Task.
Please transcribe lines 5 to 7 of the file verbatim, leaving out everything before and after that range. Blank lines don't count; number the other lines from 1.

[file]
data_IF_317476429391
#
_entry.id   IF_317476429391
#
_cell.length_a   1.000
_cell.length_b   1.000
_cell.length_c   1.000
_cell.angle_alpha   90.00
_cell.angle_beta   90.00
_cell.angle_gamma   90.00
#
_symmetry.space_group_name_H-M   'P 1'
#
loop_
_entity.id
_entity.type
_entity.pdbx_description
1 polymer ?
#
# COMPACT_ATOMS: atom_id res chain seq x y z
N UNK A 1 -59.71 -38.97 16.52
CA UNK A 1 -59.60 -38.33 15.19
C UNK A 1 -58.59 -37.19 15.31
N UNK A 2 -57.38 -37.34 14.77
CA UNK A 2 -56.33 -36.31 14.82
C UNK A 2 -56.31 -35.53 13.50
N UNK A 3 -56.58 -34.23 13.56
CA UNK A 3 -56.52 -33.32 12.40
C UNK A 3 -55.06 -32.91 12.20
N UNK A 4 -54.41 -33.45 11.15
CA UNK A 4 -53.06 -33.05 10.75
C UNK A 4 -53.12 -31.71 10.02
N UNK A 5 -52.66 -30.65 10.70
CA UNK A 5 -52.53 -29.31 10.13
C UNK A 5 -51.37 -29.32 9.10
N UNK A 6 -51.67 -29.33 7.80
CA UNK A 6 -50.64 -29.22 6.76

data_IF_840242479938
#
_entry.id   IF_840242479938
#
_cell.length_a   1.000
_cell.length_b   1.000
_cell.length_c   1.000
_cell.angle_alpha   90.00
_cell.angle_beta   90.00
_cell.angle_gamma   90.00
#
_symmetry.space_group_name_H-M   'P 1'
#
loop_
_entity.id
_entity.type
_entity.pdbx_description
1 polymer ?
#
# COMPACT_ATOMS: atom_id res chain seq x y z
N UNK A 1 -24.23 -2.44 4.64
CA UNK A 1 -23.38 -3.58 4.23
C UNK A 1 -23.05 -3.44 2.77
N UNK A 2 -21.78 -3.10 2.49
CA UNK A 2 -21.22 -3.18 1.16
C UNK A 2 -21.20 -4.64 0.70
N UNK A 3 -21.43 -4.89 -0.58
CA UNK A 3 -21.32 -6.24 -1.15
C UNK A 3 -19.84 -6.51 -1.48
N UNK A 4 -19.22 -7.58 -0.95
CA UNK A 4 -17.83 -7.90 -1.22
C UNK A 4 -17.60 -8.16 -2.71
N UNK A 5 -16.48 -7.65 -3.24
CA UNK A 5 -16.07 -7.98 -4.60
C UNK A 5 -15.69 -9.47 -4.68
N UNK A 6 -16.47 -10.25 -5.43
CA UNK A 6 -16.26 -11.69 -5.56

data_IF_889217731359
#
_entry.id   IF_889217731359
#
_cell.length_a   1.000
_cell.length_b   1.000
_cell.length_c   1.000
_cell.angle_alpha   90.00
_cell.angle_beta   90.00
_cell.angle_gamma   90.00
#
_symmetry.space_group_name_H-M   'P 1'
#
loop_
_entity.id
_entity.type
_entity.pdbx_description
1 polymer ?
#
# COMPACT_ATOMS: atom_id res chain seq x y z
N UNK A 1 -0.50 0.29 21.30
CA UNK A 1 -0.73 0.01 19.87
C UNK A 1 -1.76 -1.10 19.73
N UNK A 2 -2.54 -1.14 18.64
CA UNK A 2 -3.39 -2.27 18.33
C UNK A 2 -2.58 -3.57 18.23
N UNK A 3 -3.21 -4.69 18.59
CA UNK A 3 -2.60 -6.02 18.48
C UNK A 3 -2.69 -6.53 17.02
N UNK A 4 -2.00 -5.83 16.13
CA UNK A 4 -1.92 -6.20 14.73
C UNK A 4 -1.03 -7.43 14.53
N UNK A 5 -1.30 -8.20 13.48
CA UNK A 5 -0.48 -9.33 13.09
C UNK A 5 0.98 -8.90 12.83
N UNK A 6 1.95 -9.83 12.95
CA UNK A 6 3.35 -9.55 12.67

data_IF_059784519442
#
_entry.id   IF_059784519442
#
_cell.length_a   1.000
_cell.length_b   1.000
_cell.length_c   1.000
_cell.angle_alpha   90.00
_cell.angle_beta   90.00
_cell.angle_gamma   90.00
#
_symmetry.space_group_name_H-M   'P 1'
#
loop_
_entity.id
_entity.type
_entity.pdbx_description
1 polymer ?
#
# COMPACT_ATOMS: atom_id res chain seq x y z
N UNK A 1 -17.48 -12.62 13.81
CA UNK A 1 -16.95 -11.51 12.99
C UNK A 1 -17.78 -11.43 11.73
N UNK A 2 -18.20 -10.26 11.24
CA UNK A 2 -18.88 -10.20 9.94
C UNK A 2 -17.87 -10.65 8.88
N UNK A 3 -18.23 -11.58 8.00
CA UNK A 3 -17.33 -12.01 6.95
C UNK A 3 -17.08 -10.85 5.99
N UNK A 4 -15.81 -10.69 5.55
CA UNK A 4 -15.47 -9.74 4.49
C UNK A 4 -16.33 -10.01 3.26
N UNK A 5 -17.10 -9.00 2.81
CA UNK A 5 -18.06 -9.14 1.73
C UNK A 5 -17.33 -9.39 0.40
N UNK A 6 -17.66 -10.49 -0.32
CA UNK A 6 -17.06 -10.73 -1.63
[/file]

_cell.length_a   1.000
_cell.length_b   1.000
_cell.length_c   1.000